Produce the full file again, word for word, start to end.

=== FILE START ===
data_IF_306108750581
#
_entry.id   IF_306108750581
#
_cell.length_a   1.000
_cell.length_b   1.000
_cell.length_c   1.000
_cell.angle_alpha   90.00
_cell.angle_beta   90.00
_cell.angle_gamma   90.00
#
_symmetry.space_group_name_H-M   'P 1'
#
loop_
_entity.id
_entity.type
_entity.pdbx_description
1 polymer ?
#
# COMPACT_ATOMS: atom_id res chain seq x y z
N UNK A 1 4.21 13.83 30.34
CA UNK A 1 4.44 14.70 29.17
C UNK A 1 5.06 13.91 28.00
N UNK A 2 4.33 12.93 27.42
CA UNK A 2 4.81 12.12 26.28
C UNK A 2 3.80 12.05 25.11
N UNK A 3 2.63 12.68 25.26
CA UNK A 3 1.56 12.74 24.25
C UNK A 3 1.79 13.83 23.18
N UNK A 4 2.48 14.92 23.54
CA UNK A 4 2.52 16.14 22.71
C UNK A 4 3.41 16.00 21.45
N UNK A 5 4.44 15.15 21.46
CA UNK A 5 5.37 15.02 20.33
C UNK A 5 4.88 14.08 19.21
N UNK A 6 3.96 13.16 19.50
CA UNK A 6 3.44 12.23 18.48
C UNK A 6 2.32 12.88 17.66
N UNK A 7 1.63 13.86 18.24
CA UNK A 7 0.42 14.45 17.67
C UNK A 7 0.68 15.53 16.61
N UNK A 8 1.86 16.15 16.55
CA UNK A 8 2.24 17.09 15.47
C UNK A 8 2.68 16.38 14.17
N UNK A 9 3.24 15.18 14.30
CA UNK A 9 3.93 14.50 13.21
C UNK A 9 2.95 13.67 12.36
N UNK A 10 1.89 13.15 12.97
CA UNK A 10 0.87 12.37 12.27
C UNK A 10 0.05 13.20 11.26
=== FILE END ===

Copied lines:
data_IF_306108750581
#
_entry.id   IF_306108750581
#
_cell.length_a   1.000
_cell.length_b   1.000
_cell.length_c   1.000
_cell.angle_alpha   90.00
_cell.angle_beta   90.00
_cell.angle_gamma   90.00
#
_symmetry.space_group_name_H-M   'P 1'
#
loop_
_entity.id
_entity.type
_entity.pdbx_description
1 polymer ?
#
# COMPACT_ATOMS: atom_id res chain seq x y z
N UNK A 1 4.21 13.83 30.34
CA UNK A 1 4.44 14.70 29.17
C UNK A 1 5.06 13.91 28.00
N UNK A 2 4.33 12.93 27.42
CA UNK A 2 4.81 12.12 26.28
C UNK A 2 3.80 12.05 25.11
N UNK A 3 2.63 12.68 25.26
CA UNK A 3 1.56 12.74 24.25
C UNK A 3 1.79 13.83 23.18
N UNK A 4 2.48 14.92 23.54
CA UNK A 4 2.52 16.14 22.71
C UNK A 4 3.41 16.00 21.45
N UNK A 5 4.44 15.15 21.46
CA UNK A 5 5.37 15.02 20.33
C UNK A 5 4.88 14.08 19.21
N UNK A 6 3.96 13.16 19.50
CA UNK A 6 3.44 12.23 18.48
C UNK A 6 2.32 12.88 17.66
N UNK A 7 1.63 13.86 18.24
CA UNK A 7 0.42 14.45 17.67
C UNK A 7 0.68 15.53 16.61
N UNK A 8 1.86 16.15 16.55
CA UNK A 8 2.24 17.09 15.47
C UNK A 8 2.68 16.38 14.17
N UNK A 9 3.24 15.18 14.30
CA UNK A 9 3.93 14.50 13.21
C UNK A 9 2.95 13.67 12.36
N UNK A 10 1.89 13.15 12.97
CA UNK A 10 0.87 12.37 12.27
C UNK A 10 0.05 13.20 11.26